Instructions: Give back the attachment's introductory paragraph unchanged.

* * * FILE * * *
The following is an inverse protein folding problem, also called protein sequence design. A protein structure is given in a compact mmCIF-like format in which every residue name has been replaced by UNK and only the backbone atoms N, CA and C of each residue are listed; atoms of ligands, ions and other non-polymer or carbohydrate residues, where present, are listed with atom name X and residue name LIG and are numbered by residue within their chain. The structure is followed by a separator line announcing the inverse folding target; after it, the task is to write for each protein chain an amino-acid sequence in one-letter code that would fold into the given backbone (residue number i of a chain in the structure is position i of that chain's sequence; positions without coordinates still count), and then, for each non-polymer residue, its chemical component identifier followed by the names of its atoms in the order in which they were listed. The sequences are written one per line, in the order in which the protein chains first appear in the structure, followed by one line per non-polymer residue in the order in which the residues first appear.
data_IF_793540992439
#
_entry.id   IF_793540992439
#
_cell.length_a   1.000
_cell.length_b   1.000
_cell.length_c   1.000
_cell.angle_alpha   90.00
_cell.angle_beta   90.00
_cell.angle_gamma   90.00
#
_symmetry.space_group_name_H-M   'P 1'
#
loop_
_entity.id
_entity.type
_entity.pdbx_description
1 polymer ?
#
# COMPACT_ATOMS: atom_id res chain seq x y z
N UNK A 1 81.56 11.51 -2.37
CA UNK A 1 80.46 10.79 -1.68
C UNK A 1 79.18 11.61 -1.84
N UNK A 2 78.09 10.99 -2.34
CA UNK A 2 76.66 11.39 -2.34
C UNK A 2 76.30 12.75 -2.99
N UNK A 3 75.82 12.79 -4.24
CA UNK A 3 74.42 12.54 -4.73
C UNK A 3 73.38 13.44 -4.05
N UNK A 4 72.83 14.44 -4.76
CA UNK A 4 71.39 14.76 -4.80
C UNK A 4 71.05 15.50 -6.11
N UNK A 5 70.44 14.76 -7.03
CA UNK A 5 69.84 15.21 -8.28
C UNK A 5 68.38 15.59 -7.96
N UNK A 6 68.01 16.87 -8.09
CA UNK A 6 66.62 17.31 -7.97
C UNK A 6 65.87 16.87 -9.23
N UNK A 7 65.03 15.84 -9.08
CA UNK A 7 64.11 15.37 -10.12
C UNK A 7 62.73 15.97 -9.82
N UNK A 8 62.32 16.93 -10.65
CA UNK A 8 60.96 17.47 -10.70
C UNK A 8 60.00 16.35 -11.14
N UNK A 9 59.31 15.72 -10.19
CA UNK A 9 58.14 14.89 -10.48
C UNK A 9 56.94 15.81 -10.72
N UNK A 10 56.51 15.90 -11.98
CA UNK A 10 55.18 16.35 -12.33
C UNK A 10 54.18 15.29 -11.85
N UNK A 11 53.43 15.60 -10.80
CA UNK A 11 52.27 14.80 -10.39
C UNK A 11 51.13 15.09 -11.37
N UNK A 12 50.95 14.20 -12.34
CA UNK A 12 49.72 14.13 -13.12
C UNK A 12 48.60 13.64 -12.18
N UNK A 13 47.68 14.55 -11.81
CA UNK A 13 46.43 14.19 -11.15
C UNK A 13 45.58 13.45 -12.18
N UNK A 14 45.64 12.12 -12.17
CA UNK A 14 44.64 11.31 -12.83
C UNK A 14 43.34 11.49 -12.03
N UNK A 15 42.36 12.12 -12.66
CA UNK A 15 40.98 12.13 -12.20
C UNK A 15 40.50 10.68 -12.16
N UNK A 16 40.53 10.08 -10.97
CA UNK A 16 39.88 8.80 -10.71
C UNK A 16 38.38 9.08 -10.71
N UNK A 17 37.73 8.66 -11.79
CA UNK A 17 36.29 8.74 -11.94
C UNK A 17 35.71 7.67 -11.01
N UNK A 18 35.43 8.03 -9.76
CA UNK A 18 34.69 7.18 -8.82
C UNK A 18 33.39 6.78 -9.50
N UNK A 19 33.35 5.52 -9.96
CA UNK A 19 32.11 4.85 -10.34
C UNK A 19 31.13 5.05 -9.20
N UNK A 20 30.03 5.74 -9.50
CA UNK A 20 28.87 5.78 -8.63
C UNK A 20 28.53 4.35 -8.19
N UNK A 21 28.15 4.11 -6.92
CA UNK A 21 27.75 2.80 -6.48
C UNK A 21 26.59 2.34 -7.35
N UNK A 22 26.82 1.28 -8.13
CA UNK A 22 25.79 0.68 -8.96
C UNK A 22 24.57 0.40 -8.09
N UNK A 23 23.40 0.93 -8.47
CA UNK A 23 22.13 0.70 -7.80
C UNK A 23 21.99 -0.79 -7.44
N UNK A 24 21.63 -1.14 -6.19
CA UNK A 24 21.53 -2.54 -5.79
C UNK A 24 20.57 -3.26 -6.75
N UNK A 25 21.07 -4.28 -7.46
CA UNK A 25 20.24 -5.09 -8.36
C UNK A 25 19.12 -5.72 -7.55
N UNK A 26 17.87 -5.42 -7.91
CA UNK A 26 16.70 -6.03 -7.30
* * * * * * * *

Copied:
The following is an inverse protein folding problem, also called protein sequence design. A protein structure is given in a compact mmCIF-like format in which every residue name has been replaced by UNK and only the backbone atoms N, CA and C of each residue are listed; atoms of ligands, ions and other non-polymer or carbohydrate residues, where present, are listed with atom name X and residue name LIG and are numbered by residue within their chain. The structure is followed by a separator line announcing the inverse folding target; after it, the task is to write for each protein chain an amino-acid sequence in one-letter code that would fold into the given backbone (residue number i of a chain in the structure is position i of that chain's sequence; positions without coordinates still count), and then, for each non-polymer residue, its chemical component identifier followed by the names of its atoms in the order in which they were listed. The sequences are written one per line, in the order in which the protein chains first appear in the structure, followed by one line per non-polymer residue in the order in which the residues first appear.